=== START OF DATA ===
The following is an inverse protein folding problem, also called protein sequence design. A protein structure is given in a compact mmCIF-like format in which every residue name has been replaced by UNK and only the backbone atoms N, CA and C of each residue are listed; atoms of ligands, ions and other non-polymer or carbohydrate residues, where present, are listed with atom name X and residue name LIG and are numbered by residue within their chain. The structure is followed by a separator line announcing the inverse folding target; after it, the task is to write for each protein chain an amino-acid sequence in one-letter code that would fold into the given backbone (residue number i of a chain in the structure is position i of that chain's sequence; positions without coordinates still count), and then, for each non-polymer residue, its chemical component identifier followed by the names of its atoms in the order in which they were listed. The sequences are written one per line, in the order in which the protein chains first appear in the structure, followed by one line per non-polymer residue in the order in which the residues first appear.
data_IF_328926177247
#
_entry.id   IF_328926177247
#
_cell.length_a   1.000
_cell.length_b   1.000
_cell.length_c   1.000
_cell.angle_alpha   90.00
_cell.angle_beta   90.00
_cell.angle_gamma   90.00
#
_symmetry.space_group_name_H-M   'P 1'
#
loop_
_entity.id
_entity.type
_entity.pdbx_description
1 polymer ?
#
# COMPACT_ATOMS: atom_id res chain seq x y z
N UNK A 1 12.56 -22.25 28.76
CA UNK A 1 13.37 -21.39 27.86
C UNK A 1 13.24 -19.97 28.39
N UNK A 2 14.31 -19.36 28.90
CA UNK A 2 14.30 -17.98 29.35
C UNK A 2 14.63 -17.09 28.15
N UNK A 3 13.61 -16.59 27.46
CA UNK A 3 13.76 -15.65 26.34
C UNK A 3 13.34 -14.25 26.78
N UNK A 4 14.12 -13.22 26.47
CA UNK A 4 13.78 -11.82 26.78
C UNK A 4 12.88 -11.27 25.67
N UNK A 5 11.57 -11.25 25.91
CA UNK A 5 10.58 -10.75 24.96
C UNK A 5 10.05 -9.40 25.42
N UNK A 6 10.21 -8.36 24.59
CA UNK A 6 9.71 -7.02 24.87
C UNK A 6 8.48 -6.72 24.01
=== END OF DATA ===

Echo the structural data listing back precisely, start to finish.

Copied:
The following is an inverse protein folding problem, also called protein sequence design. A protein structure is given in a compact mmCIF-like format in which every residue name has been replaced by UNK and only the backbone atoms N, CA and C of each residue are listed; atoms of ligands, ions and other non-polymer or carbohydrate residues, where present, are listed with atom name X and residue name LIG and are numbered by residue within their chain. The structure is followed by a separator line announcing the inverse folding target; after it, the task is to write for each protein chain an amino-acid sequence in one-letter code that would fold into the given backbone (residue number i of a chain in the structure is position i of that chain's sequence; positions without coordinates still count), and then, for each non-polymer residue, its chemical component identifier followed by the names of its atoms in the order in which they were listed. The sequences are written one per line, in the order in which the protein chains first appear in the structure, followed by one line per non-polymer residue in the order in which the residues first appear.
data_IF_328926177247
#
_entry.id   IF_328926177247
#
_cell.length_a   1.000
_cell.length_b   1.000
_cell.length_c   1.000
_cell.angle_alpha   90.00
_cell.angle_beta   90.00
_cell.angle_gamma   90.00
#
_symmetry.space_group_name_H-M   'P 1'
#
loop_
_entity.id
_entity.type
_entity.pdbx_description
1 polymer ?
#
# COMPACT_ATOMS: atom_id res chain seq x y z
N UNK A 1 12.56 -22.25 28.76
CA UNK A 1 13.37 -21.39 27.86
C UNK A 1 13.24 -19.97 28.39
N UNK A 2 14.31 -19.36 28.90
CA UNK A 2 14.30 -17.98 29.35
C UNK A 2 14.63 -17.09 28.15
N UNK A 3 13.61 -16.59 27.46
CA UNK A 3 13.76 -15.65 26.34
C UNK A 3 13.34 -14.25 26.78
N UNK A 4 14.12 -13.22 26.47
CA UNK A 4 13.78 -11.82 26.78
C UNK A 4 12.88 -11.27 25.67
N UNK A 5 11.57 -11.25 25.91
CA UNK A 5 10.58 -10.75 24.96
C UNK A 5 10.05 -9.40 25.42
N UNK A 6 10.21 -8.36 24.59
CA UNK A 6 9.71 -7.02 24.87
C UNK A 6 8.48 -6.72 24.01